But godliness with contentment is great gain. For we brought nothing into the world, and we can take nothing out of it. But if we have food and clothing, we will be content with that. Those who want to get rich fall into temptation and a trap and into many foolish and harmful desires that plunge people into ruin and destruction. For the love of money is a root of all kinds of evil. Some people, eager for money, have wandered from the faith and pierced themselves with many griefs.

When Jesus spoke about money, he personified it as a rival god, an idol. He said, “No one can serve two masters. Either you will hate the one and love the other, or you will be devoted to the one and despise the other. You cannot serve both God and Money.” (Matthew 6:24).

So let me tell you what all of this means. Money can be an incredible blessing in your life, something that you use and enjoy and share joyfully with others. Or: money can be an idol that grips your soul, holds you captive, robs you of your joy, and plunges you into ruin and destruction. It can be a counterfeit god that promises much, but that ultimately destroys you.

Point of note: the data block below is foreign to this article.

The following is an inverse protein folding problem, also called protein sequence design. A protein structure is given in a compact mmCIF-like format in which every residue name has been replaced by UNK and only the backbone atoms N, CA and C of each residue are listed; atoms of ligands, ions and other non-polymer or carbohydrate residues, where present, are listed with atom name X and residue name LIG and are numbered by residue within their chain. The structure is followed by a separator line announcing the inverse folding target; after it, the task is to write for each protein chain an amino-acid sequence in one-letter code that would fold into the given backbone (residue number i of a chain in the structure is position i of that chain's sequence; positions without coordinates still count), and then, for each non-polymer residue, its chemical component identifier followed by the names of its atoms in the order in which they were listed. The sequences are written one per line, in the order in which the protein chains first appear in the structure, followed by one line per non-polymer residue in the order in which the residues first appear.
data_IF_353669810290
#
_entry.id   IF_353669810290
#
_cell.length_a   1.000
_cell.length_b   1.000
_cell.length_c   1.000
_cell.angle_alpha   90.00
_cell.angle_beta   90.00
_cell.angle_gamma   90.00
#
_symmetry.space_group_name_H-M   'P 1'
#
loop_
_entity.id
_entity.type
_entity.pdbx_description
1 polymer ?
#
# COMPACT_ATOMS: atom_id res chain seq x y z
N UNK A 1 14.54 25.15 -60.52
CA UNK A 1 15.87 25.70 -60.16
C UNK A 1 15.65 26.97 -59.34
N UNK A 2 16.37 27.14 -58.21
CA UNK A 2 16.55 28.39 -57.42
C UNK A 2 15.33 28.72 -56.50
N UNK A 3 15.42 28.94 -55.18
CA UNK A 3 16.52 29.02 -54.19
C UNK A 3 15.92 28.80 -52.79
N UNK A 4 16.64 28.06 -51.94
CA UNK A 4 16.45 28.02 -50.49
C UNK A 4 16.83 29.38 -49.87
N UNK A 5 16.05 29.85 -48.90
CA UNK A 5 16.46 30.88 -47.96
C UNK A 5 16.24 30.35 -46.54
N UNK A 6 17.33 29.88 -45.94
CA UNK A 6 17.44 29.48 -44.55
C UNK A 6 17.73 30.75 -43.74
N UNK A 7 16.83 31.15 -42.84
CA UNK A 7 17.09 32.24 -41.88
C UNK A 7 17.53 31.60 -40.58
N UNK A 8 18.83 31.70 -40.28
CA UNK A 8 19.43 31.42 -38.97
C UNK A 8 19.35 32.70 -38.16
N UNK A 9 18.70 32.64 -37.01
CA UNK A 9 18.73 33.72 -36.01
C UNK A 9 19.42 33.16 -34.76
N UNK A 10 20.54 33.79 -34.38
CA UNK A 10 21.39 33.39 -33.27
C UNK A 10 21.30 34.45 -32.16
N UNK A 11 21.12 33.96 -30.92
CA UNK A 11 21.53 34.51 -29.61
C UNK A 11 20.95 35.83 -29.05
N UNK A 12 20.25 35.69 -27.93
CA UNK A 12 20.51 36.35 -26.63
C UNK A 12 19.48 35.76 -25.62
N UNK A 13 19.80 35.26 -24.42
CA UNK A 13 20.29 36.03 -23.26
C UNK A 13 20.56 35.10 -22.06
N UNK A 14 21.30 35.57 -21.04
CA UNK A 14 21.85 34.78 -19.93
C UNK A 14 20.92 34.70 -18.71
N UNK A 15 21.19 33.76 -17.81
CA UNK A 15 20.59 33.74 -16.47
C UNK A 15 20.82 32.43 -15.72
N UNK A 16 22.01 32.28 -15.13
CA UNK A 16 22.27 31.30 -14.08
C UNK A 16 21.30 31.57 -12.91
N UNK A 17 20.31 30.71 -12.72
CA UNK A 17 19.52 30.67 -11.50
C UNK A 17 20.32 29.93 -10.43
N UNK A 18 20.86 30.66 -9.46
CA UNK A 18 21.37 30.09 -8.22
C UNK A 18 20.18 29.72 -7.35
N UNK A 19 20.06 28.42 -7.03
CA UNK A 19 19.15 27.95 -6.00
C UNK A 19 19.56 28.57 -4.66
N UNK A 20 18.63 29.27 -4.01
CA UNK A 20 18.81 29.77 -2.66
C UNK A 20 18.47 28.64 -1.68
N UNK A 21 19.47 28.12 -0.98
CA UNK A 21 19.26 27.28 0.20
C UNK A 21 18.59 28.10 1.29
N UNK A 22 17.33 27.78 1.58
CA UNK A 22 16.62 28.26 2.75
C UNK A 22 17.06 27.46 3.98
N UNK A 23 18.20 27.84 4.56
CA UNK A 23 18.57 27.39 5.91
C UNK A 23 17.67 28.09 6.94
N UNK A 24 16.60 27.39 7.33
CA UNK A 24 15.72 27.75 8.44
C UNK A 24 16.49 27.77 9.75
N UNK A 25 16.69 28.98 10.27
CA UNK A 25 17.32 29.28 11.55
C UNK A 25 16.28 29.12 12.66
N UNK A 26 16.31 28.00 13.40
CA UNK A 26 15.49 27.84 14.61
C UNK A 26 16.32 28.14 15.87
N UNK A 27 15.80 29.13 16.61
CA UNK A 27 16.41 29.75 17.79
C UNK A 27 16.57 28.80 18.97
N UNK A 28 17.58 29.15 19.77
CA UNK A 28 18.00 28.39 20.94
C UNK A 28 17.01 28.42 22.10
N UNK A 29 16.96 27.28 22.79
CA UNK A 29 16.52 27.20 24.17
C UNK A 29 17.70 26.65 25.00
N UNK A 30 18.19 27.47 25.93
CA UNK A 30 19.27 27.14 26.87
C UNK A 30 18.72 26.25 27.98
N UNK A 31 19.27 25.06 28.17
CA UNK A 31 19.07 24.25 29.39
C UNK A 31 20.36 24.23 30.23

In other words, what this command really gets to is our heart. How can our hearts be set free from the worship of this false idol so that we can use and share and give away our money?

It’s to put our hearts on an even greater treasure than our stuff. When we grasp what Jesus has done for us, that he left his wealth and became poor so that we could be made rich, and when we’re transformed through the gospel to realize that God himself is our inheritance, then we can be set free to use our stuff instead of worshiping our stuff. This command, you see, is just a variation of the first command to have no other gods before God. And this is only possible through the forgiveness and transformation that comes through the one who was crucified among thieves in the place of us who are thieves.

Let’s pray.

Father, we’ve seen that there’s much in this command that lies below the surface. In this command, you call us to set our hearts on true treasure. Jesus told us, “Store up for yourselves treasures in heaven, where moth and rust do not destroy, and where thieves do not break in and steal” (Matthew 6:20).

This command is really about worship. May each person here see what Christ has done for them. And may seeing this cause them to dethrone every idol, and to worship you alone; to use stuff without worshiping stuff; to give generously and joyfully. We pray this in the name and in the power of the one who gave his all for us. In Jesus’ name, Amen.

Darryl Dash

Darryl Dash

I'm a grateful husband, father, oupa, and pastor of Grace Fellowship Church Don Mills. I love learning, writing, and encouraging. I'm on a lifelong quest to become a humble, gracious old man.
Toronto, Canada